In 1977 Elder Vaz became the ministerial secretary of the West Indies Union Conference and later served as the Union’s executive secretary from 1981 to 1985, when he again took over as chairman of the department of religion and theology at West Indies College. He remained in that position until his retirement in 1988, but continued to teach in the department until 1997. He also taught for the Andrews University Theological Seminary Extension School on the campus of West Indies College from 1986 to 1997.6

Other Accomplishments and Awards

Elder Vaz was the author of numerous research papers and two books: Christ, the Theantrophic Person and The Rest That Remains, along with unpublished manuscripts on the development of the Adventist work in Jamaica.7 In recognition of his stellar scholarly endeavors, Andrews University awarded him the Doctor of Philosophy degree (honoris causa) conferred on July 26, 1998, on the campus of Northern Caribbean University. For his contributions to religion, education, and nation building, the government of Jamaica awarded him the Order of Distinction (OD) in 1980. In 1981 he was appointed a justice of the peace for the parish of Manchester, becoming the first Seventh-day Adventist minister on the island to achieve that distinction. His community involvement included serving on the board of the Mandeville-based Hargreaves Hospital. The legacy of Elder Vaz is being kept alive by the world-class annual K. G. Vaz Lecture Series, established in 1998 by the school of religion and theology at Northern Caribbean University.8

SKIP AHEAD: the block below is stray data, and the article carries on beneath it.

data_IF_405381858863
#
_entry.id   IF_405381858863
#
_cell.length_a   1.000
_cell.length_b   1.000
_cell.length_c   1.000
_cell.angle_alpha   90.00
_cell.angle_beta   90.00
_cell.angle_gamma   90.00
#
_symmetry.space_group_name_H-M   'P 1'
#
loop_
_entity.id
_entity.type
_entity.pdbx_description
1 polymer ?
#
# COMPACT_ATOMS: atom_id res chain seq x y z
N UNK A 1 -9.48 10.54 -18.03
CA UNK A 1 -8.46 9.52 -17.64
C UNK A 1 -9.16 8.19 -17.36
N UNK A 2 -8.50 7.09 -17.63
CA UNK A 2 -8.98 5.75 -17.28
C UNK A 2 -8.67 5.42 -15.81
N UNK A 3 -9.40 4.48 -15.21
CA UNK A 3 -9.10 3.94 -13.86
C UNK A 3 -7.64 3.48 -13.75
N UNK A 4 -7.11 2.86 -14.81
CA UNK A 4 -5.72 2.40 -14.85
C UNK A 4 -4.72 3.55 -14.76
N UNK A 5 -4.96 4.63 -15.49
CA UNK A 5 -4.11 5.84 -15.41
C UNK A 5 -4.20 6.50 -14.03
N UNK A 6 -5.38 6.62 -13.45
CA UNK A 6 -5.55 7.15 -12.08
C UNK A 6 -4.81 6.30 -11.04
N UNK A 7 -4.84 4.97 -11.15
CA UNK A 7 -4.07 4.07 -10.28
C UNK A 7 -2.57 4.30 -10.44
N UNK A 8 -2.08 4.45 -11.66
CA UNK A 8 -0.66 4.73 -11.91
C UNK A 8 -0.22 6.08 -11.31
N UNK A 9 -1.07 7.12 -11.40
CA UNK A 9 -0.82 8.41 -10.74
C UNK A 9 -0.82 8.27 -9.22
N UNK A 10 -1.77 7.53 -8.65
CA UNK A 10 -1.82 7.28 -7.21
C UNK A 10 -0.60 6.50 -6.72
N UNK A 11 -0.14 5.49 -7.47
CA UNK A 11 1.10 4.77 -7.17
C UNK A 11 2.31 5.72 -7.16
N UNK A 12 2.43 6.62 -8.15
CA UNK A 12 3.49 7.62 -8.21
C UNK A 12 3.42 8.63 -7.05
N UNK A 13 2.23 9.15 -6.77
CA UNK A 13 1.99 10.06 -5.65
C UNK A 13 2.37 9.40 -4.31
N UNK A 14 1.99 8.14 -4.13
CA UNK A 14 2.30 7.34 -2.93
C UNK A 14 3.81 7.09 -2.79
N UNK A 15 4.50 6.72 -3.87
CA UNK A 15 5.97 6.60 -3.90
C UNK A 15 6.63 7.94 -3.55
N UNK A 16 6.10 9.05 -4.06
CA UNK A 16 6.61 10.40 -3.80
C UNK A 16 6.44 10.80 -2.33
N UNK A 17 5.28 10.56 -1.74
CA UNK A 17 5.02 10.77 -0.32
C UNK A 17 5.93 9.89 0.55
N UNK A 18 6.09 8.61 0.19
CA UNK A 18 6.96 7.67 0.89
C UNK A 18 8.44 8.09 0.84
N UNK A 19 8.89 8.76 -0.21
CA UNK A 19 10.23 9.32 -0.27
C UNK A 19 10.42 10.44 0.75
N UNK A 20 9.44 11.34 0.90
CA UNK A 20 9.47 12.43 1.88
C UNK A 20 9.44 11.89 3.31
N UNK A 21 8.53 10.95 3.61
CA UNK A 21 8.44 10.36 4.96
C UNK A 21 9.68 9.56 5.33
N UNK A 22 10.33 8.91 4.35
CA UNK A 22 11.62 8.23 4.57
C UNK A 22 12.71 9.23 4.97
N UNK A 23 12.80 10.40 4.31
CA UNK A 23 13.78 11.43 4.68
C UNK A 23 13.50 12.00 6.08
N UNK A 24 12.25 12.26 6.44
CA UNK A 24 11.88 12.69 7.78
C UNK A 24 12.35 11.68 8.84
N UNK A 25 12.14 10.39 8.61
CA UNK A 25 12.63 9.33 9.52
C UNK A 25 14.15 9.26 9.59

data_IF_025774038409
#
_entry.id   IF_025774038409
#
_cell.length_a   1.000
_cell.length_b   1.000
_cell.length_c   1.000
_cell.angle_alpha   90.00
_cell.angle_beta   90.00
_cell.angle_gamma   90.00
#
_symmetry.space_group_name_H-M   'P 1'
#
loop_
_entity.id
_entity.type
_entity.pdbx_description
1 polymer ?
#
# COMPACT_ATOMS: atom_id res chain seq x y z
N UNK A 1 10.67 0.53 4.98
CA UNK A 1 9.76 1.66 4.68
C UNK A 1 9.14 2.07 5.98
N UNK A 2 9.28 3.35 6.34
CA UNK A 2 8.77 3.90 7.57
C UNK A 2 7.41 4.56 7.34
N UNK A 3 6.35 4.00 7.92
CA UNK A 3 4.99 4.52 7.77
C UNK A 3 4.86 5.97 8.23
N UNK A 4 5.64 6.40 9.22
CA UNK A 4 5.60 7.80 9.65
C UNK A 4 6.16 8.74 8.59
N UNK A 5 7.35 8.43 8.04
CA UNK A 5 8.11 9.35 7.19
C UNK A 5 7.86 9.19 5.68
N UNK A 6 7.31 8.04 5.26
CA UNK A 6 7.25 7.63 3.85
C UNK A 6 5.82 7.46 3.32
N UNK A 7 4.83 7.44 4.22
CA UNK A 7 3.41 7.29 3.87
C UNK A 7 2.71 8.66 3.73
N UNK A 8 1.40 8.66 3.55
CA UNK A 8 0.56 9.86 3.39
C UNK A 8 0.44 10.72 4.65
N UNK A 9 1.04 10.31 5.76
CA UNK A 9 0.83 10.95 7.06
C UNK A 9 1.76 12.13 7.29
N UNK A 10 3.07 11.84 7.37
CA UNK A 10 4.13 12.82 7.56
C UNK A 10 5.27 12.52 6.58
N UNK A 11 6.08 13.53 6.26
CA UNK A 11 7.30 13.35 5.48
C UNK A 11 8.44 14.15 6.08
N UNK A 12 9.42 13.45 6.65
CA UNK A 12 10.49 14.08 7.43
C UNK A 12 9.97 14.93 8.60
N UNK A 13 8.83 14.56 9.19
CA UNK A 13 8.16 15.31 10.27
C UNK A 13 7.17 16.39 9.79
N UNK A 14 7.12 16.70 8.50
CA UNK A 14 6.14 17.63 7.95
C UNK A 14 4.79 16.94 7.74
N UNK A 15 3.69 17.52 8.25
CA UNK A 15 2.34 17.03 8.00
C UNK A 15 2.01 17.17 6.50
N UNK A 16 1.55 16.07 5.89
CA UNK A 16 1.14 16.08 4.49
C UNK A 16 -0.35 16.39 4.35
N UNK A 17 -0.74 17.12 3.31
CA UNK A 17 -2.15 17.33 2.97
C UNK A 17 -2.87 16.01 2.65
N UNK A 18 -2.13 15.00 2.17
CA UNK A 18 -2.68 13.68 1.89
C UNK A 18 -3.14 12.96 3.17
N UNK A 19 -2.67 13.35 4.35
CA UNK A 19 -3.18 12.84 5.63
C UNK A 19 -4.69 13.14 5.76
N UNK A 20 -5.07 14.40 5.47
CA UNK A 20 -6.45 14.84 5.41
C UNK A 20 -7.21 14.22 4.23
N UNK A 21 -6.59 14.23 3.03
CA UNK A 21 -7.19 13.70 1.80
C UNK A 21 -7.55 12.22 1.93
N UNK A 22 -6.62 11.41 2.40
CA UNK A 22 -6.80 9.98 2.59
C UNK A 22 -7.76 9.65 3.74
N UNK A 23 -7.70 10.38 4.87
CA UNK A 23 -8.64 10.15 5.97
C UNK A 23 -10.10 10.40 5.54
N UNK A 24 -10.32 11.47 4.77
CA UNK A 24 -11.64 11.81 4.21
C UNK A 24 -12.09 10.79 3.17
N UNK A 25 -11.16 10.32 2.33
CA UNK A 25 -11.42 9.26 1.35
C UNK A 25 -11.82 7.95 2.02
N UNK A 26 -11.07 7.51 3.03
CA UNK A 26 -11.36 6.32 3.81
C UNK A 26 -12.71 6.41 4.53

Kenneth G. Vaz gave 45 years of service to God in the Seventh-day Adventist Church. At his death on April 1, 2013, he was hailed as “a pulpiteer extraordinaire” and a “learned and humble servant of God.”9

Sources

Coke, Nigel. “K.G. Vaz hailed as learned and humble servant of God.” Jamaica Observer, April 2, 2013.

“Former NCU (WIC) President Dies.” April 2, 2013, Northern Caribbean University News. https://news.ncu.edu.jm/.

Inter-American News Flash, n. 204, November 14, 1978.

Inter-American News Flash, n. 384, July 1988.

Notes

  1. “Former NCU (WIC) President Dies,” April 2, 2013, Northern Caribbean University News, https://news.ncu.edu.jm/.

  2. Nigel Coke, “K.G. Vaz hailed as learned and humble servant of God,” Jamaica Observer, April 2, 2013, 2.

  3. Inter-American News Flash, n. 384, July 1988.

  4. Inter-American News Flash, n. 204, November 14, 1978.

  5. “Former NCU (WIC) President Dies.”

  6. Coke, 2.

  7. “Former NCU (WIC) President Dies.”

  8. Ibid.

  9. Coke, 2.

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Nembhard, Judith. "Vaz, Kenneth Granville (1920–2013)." Encyclopedia of Seventh-day Adventists. January 10, 2021. Accessed January 21, 2021. https://encyclopedia.adventist.org/article?id=4I1A.

Nembhard, Judith. "Vaz, Kenneth Granville (1920–2013)." Encyclopedia of Seventh-day Adventists. January 10, 2021. Date of access January 21, 2021, https://encyclopedia.adventist.org/article?id=4I1A.

Nembhard, Judith (2021, January 10). Vaz, Kenneth Granville (1920–2013). Encyclopedia of Seventh-day Adventists. Retrieved January 21, 2021, https://encyclopedia.adventist.org/article?id=4I1A.